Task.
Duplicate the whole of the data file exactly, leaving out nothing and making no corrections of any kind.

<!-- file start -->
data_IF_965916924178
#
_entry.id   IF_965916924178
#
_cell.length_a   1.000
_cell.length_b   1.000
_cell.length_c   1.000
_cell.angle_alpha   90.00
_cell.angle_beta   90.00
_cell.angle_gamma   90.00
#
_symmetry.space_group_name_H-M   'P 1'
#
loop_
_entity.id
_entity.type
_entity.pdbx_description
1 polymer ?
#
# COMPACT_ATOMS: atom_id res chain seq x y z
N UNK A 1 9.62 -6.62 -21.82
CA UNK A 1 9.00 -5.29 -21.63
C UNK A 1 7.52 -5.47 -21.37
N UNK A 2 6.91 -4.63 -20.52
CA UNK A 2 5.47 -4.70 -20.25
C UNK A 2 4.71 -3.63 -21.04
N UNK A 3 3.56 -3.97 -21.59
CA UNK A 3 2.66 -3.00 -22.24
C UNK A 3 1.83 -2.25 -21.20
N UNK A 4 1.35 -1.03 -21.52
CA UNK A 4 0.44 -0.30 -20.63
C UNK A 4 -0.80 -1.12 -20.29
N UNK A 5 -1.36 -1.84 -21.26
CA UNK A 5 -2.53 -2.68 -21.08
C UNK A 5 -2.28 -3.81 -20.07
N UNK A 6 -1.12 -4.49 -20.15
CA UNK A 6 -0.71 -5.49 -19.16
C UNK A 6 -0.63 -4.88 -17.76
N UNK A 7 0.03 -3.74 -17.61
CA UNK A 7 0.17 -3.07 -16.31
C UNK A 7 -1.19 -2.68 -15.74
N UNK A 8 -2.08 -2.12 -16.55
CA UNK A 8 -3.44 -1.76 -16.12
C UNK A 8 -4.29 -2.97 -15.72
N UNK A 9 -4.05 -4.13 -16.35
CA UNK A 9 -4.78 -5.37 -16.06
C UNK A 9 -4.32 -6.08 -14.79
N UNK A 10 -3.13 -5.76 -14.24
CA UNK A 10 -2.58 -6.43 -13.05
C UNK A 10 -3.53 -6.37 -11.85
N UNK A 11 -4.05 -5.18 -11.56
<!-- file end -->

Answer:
data_IF_965916924178
#
_entry.id   IF_965916924178
#
_cell.length_a   1.000
_cell.length_b   1.000
_cell.length_c   1.000
_cell.angle_alpha   90.00
_cell.angle_beta   90.00
_cell.angle_gamma   90.00
#
_symmetry.space_group_name_H-M   'P 1'
#
loop_
_entity.id
_entity.type
_entity.pdbx_description
1 polymer ?
#
# COMPACT_ATOMS: atom_id res chain seq x y z
N UNK A 1 9.62 -6.62 -21.82
CA UNK A 1 9.00 -5.29 -21.63
C UNK A 1 7.52 -5.47 -21.37
N UNK A 2 6.91 -4.63 -20.52
CA UNK A 2 5.47 -4.70 -20.25
C UNK A 2 4.71 -3.63 -21.04
N UNK A 3 3.56 -3.97 -21.59
CA UNK A 3 2.66 -3.00 -22.24
C UNK A 3 1.83 -2.25 -21.20
N UNK A 4 1.35 -1.03 -21.52
CA UNK A 4 0.44 -0.30 -20.63
C UNK A 4 -0.80 -1.12 -20.29
N UNK A 5 -1.36 -1.84 -21.26
CA UNK A 5 -2.53 -2.68 -21.08
C UNK A 5 -2.28 -3.81 -20.07
N UNK A 6 -1.12 -4.49 -20.15
CA UNK A 6 -0.71 -5.49 -19.16
C UNK A 6 -0.63 -4.88 -17.76
N UNK A 7 0.03 -3.74 -17.61
CA UNK A 7 0.17 -3.07 -16.31
C UNK A 7 -1.19 -2.68 -15.74
N UNK A 8 -2.08 -2.12 -16.55
CA UNK A 8 -3.44 -1.76 -16.12
C UNK A 8 -4.29 -2.97 -15.72
N UNK A 9 -4.05 -4.13 -16.35
CA UNK A 9 -4.78 -5.37 -16.06
C UNK A 9 -4.32 -6.08 -14.79
N UNK A 10 -3.13 -5.76 -14.24
CA UNK A 10 -2.58 -6.43 -13.05
C UNK A 10 -3.53 -6.37 -11.85
N UNK A 11 -4.05 -5.18 -11.56